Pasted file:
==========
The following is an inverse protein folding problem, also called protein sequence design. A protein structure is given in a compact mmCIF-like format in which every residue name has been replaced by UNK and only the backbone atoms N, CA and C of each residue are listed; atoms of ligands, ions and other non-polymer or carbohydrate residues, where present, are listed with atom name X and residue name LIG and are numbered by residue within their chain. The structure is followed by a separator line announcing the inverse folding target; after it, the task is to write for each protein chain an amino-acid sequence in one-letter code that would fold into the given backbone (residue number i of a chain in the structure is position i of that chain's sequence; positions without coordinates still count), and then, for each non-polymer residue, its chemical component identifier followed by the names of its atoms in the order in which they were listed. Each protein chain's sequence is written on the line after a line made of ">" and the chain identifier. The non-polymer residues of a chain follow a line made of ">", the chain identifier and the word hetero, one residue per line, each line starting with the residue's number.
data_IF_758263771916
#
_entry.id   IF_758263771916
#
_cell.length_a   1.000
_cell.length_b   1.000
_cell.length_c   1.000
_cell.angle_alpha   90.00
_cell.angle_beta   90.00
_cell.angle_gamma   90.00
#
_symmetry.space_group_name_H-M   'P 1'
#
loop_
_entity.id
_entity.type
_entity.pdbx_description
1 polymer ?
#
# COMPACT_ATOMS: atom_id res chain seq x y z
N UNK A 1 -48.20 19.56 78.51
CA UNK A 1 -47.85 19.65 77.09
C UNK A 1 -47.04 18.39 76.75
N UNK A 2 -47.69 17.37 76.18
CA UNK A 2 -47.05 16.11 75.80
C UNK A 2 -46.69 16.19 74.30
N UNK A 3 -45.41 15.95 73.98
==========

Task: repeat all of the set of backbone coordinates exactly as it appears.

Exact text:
The following is an inverse protein folding problem, also called protein sequence design. A protein structure is given in a compact mmCIF-like format in which every residue name has been replaced by UNK and only the backbone atoms N, CA and C of each residue are listed; atoms of ligands, ions and other non-polymer or carbohydrate residues, where present, are listed with atom name X and residue name LIG and are numbered by residue within their chain. The structure is followed by a separator line announcing the inverse folding target; after it, the task is to write for each protein chain an amino-acid sequence in one-letter code that would fold into the given backbone (residue number i of a chain in the structure is position i of that chain's sequence; positions without coordinates still count), and then, for each non-polymer residue, its chemical component identifier followed by the names of its atoms in the order in which they were listed. Each protein chain's sequence is written on the line after a line made of ">" and the chain identifier. The non-polymer residues of a chain follow a line made of ">", the chain identifier and the word hetero, one residue per line, each line starting with the residue's number.
data_IF_758263771916
#
_entry.id   IF_758263771916
#
_cell.length_a   1.000
_cell.length_b   1.000
_cell.length_c   1.000
_cell.angle_alpha   90.00
_cell.angle_beta   90.00
_cell.angle_gamma   90.00
#
_symmetry.space_group_name_H-M   'P 1'
#
loop_
_entity.id
_entity.type
_entity.pdbx_description
1 polymer ?
#
# COMPACT_ATOMS: atom_id res chain seq x y z
N UNK A 1 -48.20 19.56 78.51
CA UNK A 1 -47.85 19.65 77.09
C UNK A 1 -47.04 18.39 76.75
N UNK A 2 -47.69 17.37 76.18
CA UNK A 2 -47.05 16.11 75.80
C UNK A 2 -46.69 16.19 74.30
N UNK A 3 -45.41 15.95 73.98